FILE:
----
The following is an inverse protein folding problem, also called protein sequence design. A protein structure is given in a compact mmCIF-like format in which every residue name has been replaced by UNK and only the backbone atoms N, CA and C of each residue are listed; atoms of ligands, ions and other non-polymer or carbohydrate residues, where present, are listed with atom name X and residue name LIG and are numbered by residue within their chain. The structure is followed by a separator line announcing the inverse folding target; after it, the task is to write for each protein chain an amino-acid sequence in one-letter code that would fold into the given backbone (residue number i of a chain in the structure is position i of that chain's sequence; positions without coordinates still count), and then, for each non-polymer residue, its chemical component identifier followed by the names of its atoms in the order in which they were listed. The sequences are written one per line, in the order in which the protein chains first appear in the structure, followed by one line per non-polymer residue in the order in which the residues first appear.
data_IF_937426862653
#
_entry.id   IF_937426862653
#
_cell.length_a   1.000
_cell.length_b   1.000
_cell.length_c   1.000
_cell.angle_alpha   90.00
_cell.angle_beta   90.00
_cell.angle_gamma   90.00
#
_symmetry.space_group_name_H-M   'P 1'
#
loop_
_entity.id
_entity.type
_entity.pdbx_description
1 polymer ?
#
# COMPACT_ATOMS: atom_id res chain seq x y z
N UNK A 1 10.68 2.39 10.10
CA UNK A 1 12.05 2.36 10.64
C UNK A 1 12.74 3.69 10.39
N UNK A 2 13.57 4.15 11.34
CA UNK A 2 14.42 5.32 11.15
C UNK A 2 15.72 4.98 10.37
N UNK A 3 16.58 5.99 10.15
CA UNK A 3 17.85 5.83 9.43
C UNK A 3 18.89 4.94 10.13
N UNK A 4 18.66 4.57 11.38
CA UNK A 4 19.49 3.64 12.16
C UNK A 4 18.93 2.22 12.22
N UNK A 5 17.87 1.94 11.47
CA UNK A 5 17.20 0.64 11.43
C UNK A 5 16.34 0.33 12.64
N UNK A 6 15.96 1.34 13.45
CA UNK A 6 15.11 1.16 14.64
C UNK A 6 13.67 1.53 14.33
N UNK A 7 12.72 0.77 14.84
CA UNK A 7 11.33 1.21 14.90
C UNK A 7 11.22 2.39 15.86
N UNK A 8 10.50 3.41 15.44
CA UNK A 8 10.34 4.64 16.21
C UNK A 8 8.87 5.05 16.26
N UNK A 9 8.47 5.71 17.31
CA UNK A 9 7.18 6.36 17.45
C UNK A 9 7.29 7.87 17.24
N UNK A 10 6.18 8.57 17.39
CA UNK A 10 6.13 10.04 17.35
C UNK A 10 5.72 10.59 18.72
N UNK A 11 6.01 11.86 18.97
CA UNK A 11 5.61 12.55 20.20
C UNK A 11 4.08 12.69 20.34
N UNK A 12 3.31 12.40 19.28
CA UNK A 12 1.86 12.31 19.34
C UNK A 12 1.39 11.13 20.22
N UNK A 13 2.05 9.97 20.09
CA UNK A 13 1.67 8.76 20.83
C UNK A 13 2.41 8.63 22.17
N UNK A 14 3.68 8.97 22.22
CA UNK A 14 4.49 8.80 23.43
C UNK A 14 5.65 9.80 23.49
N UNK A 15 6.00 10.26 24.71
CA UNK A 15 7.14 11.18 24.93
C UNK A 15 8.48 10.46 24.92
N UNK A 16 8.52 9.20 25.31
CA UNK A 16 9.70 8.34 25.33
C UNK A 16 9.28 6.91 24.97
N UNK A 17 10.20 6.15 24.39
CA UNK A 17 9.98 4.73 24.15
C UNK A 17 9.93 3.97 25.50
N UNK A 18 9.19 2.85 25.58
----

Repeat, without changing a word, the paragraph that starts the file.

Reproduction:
The following is an inverse protein folding problem, also called protein sequence design. A protein structure is given in a compact mmCIF-like format in which every residue name has been replaced by UNK and only the backbone atoms N, CA and C of each residue are listed; atoms of ligands, ions and other non-polymer or carbohydrate residues, where present, are listed with atom name X and residue name LIG and are numbered by residue within their chain. The structure is followed by a separator line announcing the inverse folding target; after it, the task is to write for each protein chain an amino-acid sequence in one-letter code that would fold into the given backbone (residue number i of a chain in the structure is position i of that chain's sequence; positions without coordinates still count), and then, for each non-polymer residue, its chemical component identifier followed by the names of its atoms in the order in which they were listed. The sequences are written one per line, in the order in which the protein chains first appear in the structure, followed by one line per non-polymer residue in the order in which the residues first appear.